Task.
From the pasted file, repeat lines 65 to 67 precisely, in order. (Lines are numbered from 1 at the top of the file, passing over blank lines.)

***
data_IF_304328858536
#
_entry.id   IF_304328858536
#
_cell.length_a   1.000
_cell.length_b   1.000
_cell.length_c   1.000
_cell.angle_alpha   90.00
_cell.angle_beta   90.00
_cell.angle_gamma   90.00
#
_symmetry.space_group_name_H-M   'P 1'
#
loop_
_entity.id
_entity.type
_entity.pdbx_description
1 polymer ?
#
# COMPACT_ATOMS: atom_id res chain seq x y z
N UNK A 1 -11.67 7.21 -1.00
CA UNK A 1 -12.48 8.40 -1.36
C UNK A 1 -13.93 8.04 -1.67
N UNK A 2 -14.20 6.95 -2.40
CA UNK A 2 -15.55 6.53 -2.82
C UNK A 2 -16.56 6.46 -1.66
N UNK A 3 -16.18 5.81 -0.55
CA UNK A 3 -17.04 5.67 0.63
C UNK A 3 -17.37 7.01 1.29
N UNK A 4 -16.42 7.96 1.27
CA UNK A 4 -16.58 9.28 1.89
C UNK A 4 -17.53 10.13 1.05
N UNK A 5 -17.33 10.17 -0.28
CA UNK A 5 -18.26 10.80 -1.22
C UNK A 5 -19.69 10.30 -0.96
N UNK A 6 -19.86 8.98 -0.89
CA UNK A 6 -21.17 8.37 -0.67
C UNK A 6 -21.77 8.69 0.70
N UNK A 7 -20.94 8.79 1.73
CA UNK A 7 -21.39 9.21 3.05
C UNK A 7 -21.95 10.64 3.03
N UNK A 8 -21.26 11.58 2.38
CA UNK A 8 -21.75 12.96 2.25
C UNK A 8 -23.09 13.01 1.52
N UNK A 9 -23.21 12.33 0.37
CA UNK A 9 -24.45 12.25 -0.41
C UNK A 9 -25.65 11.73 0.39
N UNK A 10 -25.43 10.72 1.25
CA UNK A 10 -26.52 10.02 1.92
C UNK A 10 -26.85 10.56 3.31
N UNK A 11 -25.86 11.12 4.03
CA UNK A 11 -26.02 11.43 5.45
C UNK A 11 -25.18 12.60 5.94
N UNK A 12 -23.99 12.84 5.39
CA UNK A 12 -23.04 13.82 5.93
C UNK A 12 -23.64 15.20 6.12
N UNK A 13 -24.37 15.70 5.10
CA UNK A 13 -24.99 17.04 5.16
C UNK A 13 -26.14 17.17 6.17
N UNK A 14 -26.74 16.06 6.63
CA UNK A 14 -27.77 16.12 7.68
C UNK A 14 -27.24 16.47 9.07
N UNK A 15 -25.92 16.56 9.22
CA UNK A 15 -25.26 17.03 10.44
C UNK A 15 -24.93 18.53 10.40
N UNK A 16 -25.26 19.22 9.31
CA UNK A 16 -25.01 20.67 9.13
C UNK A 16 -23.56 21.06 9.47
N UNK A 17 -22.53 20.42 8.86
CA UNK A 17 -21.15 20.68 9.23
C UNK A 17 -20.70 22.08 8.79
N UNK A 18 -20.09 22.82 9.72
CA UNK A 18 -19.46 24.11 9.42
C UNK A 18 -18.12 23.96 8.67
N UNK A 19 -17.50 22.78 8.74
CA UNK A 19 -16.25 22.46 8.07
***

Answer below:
C UNK A 15 -24.93 18.53 10.40
N UNK A 16 -25.26 19.22 9.31
CA UNK A 16 -25.01 20.67 9.13